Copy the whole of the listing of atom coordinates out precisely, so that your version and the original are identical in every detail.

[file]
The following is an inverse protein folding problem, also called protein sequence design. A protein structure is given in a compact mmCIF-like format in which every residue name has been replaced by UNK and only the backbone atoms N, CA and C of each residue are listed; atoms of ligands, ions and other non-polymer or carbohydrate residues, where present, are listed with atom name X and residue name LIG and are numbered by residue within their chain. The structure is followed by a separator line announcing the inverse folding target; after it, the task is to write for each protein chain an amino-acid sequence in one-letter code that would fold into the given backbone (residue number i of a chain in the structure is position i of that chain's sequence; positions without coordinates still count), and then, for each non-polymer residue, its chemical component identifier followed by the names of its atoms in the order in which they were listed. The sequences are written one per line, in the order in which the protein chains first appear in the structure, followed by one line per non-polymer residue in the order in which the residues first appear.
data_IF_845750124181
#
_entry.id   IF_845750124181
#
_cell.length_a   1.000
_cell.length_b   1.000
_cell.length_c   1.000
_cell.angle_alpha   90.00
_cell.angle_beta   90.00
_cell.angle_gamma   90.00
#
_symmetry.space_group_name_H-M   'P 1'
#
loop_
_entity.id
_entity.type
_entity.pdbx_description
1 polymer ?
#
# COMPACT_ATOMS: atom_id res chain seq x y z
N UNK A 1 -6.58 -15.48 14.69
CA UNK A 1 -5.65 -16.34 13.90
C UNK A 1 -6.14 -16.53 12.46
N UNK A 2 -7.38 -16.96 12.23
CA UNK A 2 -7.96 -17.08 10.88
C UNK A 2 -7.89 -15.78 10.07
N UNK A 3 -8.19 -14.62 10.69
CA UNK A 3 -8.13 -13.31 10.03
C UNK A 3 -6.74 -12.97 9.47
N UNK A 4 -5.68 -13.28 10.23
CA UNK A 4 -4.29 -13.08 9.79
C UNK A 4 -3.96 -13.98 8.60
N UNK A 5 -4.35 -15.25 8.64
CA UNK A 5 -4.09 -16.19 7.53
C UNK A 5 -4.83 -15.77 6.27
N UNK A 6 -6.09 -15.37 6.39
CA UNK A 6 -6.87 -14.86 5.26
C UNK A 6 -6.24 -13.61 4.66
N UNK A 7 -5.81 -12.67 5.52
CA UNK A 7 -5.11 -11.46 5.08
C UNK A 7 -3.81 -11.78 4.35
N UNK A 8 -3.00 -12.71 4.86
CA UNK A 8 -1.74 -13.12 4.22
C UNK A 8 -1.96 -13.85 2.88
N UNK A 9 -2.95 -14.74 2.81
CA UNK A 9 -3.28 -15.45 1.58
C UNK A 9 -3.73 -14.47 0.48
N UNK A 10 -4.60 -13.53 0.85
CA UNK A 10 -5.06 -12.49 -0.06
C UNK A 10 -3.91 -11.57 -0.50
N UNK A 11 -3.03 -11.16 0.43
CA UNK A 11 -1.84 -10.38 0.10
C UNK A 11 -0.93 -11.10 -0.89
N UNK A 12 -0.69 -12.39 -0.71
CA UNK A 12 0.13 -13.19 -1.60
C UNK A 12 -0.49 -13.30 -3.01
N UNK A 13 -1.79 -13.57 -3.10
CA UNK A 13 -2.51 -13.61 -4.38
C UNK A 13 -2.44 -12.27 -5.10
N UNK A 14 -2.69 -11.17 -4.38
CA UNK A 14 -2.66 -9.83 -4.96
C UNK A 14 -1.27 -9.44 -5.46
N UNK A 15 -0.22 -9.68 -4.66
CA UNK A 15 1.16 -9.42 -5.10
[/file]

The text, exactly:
The following is an inverse protein folding problem, also called protein sequence design. A protein structure is given in a compact mmCIF-like format in which every residue name has been replaced by UNK and only the backbone atoms N, CA and C of each residue are listed; atoms of ligands, ions and other non-polymer or carbohydrate residues, where present, are listed with atom name X and residue name LIG and are numbered by residue within their chain. The structure is followed by a separator line announcing the inverse folding target; after it, the task is to write for each protein chain an amino-acid sequence in one-letter code that would fold into the given backbone (residue number i of a chain in the structure is position i of that chain's sequence; positions without coordinates still count), and then, for each non-polymer residue, its chemical component identifier followed by the names of its atoms in the order in which they were listed. The sequences are written one per line, in the order in which the protein chains first appear in the structure, followed by one line per non-polymer residue in the order in which the residues first appear.
data_IF_845750124181
#
_entry.id   IF_845750124181
#
_cell.length_a   1.000
_cell.length_b   1.000
_cell.length_c   1.000
_cell.angle_alpha   90.00
_cell.angle_beta   90.00
_cell.angle_gamma   90.00
#
_symmetry.space_group_name_H-M   'P 1'
#
loop_
_entity.id
_entity.type
_entity.pdbx_description
1 polymer ?
#
# COMPACT_ATOMS: atom_id res chain seq x y z
N UNK A 1 -6.58 -15.48 14.69
CA UNK A 1 -5.65 -16.34 13.90
C UNK A 1 -6.14 -16.53 12.46
N UNK A 2 -7.38 -16.96 12.23
CA UNK A 2 -7.96 -17.08 10.88
C UNK A 2 -7.89 -15.78 10.07
N UNK A 3 -8.19 -14.62 10.69
CA UNK A 3 -8.13 -13.31 10.03
C UNK A 3 -6.74 -12.97 9.47
N UNK A 4 -5.68 -13.28 10.23
CA UNK A 4 -4.29 -13.08 9.79
C UNK A 4 -3.96 -13.98 8.60
N UNK A 5 -4.35 -15.25 8.64
CA UNK A 5 -4.09 -16.19 7.53
C UNK A 5 -4.83 -15.77 6.27
N UNK A 6 -6.09 -15.37 6.39
CA UNK A 6 -6.87 -14.86 5.26
C UNK A 6 -6.24 -13.61 4.66
N UNK A 7 -5.81 -12.67 5.52
CA UNK A 7 -5.11 -11.46 5.08
C UNK A 7 -3.81 -11.78 4.35
N UNK A 8 -3.00 -12.71 4.86
CA UNK A 8 -1.74 -13.12 4.22
C UNK A 8 -1.96 -13.85 2.88
N UNK A 9 -2.95 -14.74 2.81
CA UNK A 9 -3.28 -15.45 1.58
C UNK A 9 -3.73 -14.47 0.48
N UNK A 10 -4.60 -13.53 0.85
CA UNK A 10 -5.06 -12.49 -0.06
C UNK A 10 -3.91 -11.57 -0.50
N UNK A 11 -3.03 -11.16 0.43
CA UNK A 11 -1.84 -10.38 0.10
C UNK A 11 -0.93 -11.10 -0.89
N UNK A 12 -0.69 -12.39 -0.71
CA UNK A 12 0.13 -13.19 -1.60
C UNK A 12 -0.49 -13.30 -3.01
N UNK A 13 -1.79 -13.57 -3.10
CA UNK A 13 -2.51 -13.61 -4.38
C UNK A 13 -2.44 -12.27 -5.10
N UNK A 14 -2.69 -11.17 -4.38
CA UNK A 14 -2.66 -9.83 -4.96
C UNK A 14 -1.27 -9.44 -5.46
N UNK A 15 -0.22 -9.68 -4.66
CA UNK A 15 1.16 -9.42 -5.10